More than two decades ago Svetlana Alpers placed us all in her debt by publishing a strikingly new analysis of Vasari’s famous Lives of the…Painters (1550). She taught us (or in any case me) that we misread and therefore undervalue that foundation charter of art-historical studies if we fail to …

On Frances Yates

Frances Yates died on September 29, 1981, at the age of eighty-one. The following was given at the memorial meeting at the Warburg Institute last January. It is a comfort to me to think that the majority of those here assembled to pay tribute to the memory of Dame Frances …

The Art of Collecting Art

For this learned but lively tome, based on his Mellon Lectures of 1978, Mr. Joseph Alsop has devised a title page which is anything but self-explanatory. “The Rare Art Traditions” are so named by him because they are the exception rather than the rule in man’s attitude to the visual …

The Life-giving Touch

Arriving at the Antwerp railway station last September, during the fourth centenary of the birth of Rubens, the visitor was greeted by a large display with the words RUBENS’S HOME TOWN WELCOMES YOU. If he turned to a restaurant recommended by the tourist agency he was offered a “Rubens Menu,” …

Talking of Michelangelo

When the International Historical Congress met in Rome in 1955, members assembled in the Vatican to listen to an address in Latin by the Pope, after which they were accorded the rare privilege of entering the Paoline Chapel with the frescoes which are the subject of Professor Steinberg’s book. I …

Dream Houses

The title of these architectural meditations is attractive. It is pleasant to think of Adam, the perfect man, living in a perfect house in Paradise. Not a primitive hut to be sure, but a well-appointed residence with plenty of labor-saving devices for Eve. Alas, like so many other pleasant fantasies …

Zebra Crossings

Since the days when Jean Jacques Rousseau shook the self-confidence of Western man, the mentality and the art of simpler societies have been a potential object of nostalgic admiration. We are just celebrating the second centenary of Goethe’s first publication, his passionate manifesto in favor of Strasbourg’s Gothic minster. The …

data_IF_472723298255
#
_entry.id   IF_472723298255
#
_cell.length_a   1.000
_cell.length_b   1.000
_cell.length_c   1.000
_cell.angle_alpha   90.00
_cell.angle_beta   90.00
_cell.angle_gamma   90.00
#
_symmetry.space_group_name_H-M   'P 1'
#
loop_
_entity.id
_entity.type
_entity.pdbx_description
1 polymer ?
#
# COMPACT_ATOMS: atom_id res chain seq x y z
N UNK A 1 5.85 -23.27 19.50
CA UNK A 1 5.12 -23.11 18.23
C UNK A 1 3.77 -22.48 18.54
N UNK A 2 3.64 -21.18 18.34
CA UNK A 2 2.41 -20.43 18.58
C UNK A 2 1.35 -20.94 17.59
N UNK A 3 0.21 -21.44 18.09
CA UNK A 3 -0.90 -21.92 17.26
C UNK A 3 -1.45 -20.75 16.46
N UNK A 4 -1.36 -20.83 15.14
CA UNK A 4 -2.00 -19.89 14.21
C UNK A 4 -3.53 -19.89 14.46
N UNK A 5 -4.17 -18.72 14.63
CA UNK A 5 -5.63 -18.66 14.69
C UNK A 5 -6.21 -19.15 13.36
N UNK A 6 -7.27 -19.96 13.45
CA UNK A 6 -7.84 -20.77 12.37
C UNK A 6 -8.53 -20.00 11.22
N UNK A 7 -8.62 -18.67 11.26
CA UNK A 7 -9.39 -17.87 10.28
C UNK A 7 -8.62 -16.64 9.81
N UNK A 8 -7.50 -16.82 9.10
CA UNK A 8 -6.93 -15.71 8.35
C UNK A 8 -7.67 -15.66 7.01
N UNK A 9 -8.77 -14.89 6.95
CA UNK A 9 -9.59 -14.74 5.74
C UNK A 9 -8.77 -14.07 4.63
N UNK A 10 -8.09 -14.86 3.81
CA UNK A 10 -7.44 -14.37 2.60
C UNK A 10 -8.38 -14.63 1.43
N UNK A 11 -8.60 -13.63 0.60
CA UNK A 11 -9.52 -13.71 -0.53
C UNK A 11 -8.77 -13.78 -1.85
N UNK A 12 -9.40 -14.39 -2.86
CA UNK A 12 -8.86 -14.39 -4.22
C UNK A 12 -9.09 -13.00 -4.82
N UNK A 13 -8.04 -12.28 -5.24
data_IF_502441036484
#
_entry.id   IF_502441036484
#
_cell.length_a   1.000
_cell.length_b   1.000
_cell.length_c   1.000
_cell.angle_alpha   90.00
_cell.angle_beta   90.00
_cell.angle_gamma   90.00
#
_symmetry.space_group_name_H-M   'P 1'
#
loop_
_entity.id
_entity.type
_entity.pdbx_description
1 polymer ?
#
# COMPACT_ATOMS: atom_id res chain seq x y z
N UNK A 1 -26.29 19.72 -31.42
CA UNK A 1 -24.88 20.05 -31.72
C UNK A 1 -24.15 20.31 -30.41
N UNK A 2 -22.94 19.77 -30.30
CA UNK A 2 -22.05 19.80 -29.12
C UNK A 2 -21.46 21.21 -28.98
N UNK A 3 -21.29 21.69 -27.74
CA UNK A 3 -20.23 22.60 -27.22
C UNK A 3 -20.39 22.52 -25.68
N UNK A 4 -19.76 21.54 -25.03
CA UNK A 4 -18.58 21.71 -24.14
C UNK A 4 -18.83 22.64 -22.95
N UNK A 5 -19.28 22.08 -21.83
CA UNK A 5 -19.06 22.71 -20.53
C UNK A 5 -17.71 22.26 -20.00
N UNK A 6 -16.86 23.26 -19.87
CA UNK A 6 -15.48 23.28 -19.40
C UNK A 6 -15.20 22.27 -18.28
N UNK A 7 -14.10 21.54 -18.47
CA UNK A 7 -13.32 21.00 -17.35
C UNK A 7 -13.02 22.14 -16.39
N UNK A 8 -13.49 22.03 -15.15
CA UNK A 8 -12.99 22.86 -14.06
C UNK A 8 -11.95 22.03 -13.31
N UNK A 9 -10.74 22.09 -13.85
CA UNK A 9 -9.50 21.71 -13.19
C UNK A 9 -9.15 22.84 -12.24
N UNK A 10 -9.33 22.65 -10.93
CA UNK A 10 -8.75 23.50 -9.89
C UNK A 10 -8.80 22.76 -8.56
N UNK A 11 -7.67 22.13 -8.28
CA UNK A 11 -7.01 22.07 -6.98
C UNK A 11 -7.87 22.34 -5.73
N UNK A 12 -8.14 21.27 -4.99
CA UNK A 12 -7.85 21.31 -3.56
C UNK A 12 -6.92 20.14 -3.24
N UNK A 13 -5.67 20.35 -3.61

Rembrandt Now

There are any number of good reasons for remembering Rembrandt, but certainly one which is rather irrelevant—the fact that we have ten fingers on our hands and therefore regard centenaries as round numbers. Since Rembrandt died at the age of sixty-three, an undischarged bankrupt, on October 4, 1669, the calender …

Art Transplant

Birnam Wood has come to Dunsinane. What was rooted in Florence, what was bound to the walls of churches and town halls, has been freed by newly refined techniques…. Professor Millard Meiss’s dramatic opening words of the Introduction to this catalogue reflect the sense of wonder and surprise which all …

In Search of Leonardo

The 1964 volume of Isis, the official quarterly of the History of Science Society, opens with a tribute to Vassilii Pavlovich Zubov who had posthumously been awarded the Society’s George Sarton Medal for 1963 for his outstanding contributions to the history of science. Born in 1899 in the vicinity of …

Waiting for Cézanne

Sixty-six years ago the German art historian Carl Justi, author of masterly monographs on Winckelmann, Velazquez, and Michelangelo gave a lecture in Bonn under the title, Der Amophismus in der modernen Kunst (Amorphism in Modern Art). He denounced the lack of form in the paintings produced by the younger generation, …

How Do You Know It’s Any Good?

A good race horse, one supposes, is one that wins races, a good chess player one who can beat his opponents; we can tell a good watchmaker by his skill in making or repairing watches which accurately show the time, and a good linguist by his testable mastery of foreign …

Calling for “The Doctor”

“When praising the French artist and sneering at the English painter, we neglect to put ourselves in the place of each.” These revealing words were written ninety years ago by the American sea painter and free-lance journalist, S.W.G. Benjamin, who collected his reports on the European art scene for Harper’s …

Bosch of Hertogenbosch

An age which has witnessed a vogue for the “theater of cruelty” must be responsive to the art of Jerome Bosch. Not that this great painter was in need of rediscovery; but the presentation of his oeuvre in a book weighing nine pounds and costing nearly fifty dollars clearly relies, …